Phoenix House

Phoenix House Logo

Phoenix House California is an addiction treatment center that is part of a larger network of rehab centers, including facilities in states like Texas, New York, and Florida. As a national rehab organization, Phoenix House California operates similarly to other Phoenix House rehab centers, but with some unique features and programs.

In the realm of alcohol rehabs in California, Phoenix House stands out for its gender-specific treatment and support for individuals involved in the criminal justice system. Programs like RISE, which are challenging to find elsewhere, provide up to 2 years of recovery time in sober living. With ample time to recover from alcoholism and a dedicated team, we also recommend Phoenix House California for alcoholism treatment.

While Phoenix House also treats other types of addictions and mental health disorders, it does have alcoholism-specific programs. These programs focus on therapy, the 12-Steps, and group therapy. Some detox options may also be available depending on the severity of addiction and withdrawal.

  • Detox for alcohol
  • Medications for alcoholism
  • 12-Step Principles
  • Support Groups
  • Family Support
  • Counseling for Alcoholism
  • Yolanda Lewis, LMFT: Yolanda is the Program Director at Phoenix House Venice, having joined Phoenix House California in 2017. She has over 27 years of experience in behavioral health service agencies and is skilled in various areas of the field. Yolanda holds a Master’s in Clinical Psychology from Pepperdine University and a B.A. in Psychology from California State University Northridge.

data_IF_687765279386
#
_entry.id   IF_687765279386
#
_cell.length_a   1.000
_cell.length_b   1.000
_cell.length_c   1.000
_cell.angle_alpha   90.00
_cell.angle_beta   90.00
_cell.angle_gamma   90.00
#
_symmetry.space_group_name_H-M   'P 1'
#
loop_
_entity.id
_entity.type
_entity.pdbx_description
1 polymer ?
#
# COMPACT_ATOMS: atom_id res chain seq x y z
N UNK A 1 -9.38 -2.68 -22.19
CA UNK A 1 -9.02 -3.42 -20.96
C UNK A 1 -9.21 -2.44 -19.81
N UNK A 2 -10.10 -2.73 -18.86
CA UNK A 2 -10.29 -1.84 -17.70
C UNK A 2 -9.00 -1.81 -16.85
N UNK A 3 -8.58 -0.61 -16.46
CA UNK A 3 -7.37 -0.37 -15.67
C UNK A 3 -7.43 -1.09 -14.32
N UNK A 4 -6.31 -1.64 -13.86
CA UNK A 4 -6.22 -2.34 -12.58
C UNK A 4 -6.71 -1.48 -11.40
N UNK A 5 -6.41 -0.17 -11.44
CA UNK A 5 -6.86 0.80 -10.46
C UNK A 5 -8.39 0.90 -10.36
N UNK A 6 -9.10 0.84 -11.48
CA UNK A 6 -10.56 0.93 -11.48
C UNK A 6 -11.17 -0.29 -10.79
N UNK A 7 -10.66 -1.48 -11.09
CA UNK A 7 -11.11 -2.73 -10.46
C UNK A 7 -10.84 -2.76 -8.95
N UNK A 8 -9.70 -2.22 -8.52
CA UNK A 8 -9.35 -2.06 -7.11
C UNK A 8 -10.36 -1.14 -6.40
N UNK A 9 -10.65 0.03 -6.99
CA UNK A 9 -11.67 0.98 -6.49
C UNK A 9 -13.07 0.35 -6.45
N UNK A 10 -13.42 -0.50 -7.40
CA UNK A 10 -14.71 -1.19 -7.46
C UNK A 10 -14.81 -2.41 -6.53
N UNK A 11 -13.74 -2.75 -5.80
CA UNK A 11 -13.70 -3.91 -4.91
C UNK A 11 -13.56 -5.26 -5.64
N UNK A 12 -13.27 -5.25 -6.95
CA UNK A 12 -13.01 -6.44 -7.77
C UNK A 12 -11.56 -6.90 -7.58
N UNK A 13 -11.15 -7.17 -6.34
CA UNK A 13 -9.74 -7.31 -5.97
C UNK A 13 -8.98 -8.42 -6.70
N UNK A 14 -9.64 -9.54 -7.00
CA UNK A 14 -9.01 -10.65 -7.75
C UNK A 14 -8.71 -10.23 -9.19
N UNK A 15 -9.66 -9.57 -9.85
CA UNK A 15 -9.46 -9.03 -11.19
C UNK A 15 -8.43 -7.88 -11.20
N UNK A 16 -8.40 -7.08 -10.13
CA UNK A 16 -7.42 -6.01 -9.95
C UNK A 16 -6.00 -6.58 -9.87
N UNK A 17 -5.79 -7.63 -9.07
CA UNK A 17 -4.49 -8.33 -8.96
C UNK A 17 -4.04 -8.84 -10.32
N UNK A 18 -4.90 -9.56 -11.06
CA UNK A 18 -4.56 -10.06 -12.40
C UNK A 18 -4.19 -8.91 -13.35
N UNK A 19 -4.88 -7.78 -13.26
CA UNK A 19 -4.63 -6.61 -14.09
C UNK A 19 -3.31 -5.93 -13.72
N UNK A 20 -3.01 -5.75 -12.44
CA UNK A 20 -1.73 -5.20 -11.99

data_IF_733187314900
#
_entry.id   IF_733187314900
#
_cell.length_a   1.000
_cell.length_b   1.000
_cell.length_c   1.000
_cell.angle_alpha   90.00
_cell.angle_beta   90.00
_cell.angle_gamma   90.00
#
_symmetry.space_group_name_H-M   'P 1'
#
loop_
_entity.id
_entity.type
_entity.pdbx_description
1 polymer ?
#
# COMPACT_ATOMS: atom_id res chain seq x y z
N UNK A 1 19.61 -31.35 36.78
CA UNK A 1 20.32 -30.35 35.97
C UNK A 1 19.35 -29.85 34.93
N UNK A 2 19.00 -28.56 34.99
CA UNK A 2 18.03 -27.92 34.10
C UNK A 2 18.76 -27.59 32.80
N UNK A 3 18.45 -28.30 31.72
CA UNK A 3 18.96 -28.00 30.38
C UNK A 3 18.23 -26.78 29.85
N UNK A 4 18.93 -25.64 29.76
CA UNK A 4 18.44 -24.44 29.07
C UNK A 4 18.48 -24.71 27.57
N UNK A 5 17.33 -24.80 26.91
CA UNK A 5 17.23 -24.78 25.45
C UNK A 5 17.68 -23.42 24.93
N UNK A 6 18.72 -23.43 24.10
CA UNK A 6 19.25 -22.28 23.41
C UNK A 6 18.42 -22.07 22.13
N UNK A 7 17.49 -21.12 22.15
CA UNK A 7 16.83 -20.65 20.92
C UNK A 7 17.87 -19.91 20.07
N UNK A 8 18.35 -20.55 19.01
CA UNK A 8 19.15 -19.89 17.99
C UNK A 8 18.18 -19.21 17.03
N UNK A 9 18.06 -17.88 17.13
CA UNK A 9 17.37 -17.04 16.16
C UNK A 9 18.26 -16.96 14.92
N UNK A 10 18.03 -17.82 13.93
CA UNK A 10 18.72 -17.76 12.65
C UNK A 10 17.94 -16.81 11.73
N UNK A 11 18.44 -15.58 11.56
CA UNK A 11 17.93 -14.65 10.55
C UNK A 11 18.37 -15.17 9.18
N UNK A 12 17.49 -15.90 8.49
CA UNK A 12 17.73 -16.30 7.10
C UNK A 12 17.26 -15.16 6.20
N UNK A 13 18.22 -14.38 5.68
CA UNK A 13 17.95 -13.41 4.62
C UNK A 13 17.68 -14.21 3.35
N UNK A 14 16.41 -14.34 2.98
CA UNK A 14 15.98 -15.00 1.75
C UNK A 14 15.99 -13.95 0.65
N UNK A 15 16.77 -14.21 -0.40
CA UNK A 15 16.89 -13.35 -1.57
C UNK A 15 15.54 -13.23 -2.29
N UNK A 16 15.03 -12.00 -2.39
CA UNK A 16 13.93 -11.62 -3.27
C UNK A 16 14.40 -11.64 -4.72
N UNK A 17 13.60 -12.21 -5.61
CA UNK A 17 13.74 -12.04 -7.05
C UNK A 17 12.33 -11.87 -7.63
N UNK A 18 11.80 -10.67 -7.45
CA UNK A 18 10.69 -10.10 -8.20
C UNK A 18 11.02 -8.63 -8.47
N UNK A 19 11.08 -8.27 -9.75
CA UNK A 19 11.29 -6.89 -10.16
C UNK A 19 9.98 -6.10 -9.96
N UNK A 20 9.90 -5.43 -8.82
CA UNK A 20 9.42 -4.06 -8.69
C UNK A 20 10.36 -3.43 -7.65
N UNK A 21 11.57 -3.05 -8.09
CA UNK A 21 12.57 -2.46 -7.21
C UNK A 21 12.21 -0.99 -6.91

• Vanessa Garcia, LMFT: Vanessa serves as the Program Director for the Integrated Substance Abuse Treatment Program (ISUDT) for Calipatria State Prison, having joined Phoenix House California in April 2020. She is a Licensed Marriage and Family Therapist with experience working with diverse populations. Vanessa holds a Master’s in Marriage and Family Therapy and a Bachelor’s in Psychology.

  • Kevin Simms, LCSW, CADC-II: Kevin is the Program Director for Orange County In-Custody Substance Use Disorder Treatment Services, having joined Phoenix House in November 2020. He has ten years of experience in the field of substance use treatment and works as a therapist for a private practice in Long Beach. Kevin holds an Associate degree in Chemical Dependency Counseling, a Bachelor’s in Social Work, and a Master’s in Social Work from Nazareth College.

  • Deborah Snyder, MS, CADC II: Deborah is the Program Director at Richard J. Donovan State Prison, having joined Phoenix House California in March 2020. She has experience working in the mental health system in San Diego and has held various positions in the field. Deborah holds a Bachelor’s in Human Services with an emphasis on Addiction, a Master’s in Human Services, and is currently working on her Doctorate in Education with an emphasis on Behavioral Health (Organizational Leadership).

  • Outpatient: Weekly Basis
  • Telehealth: Weekly Basis
  • Sober Living: 6 months to 2 years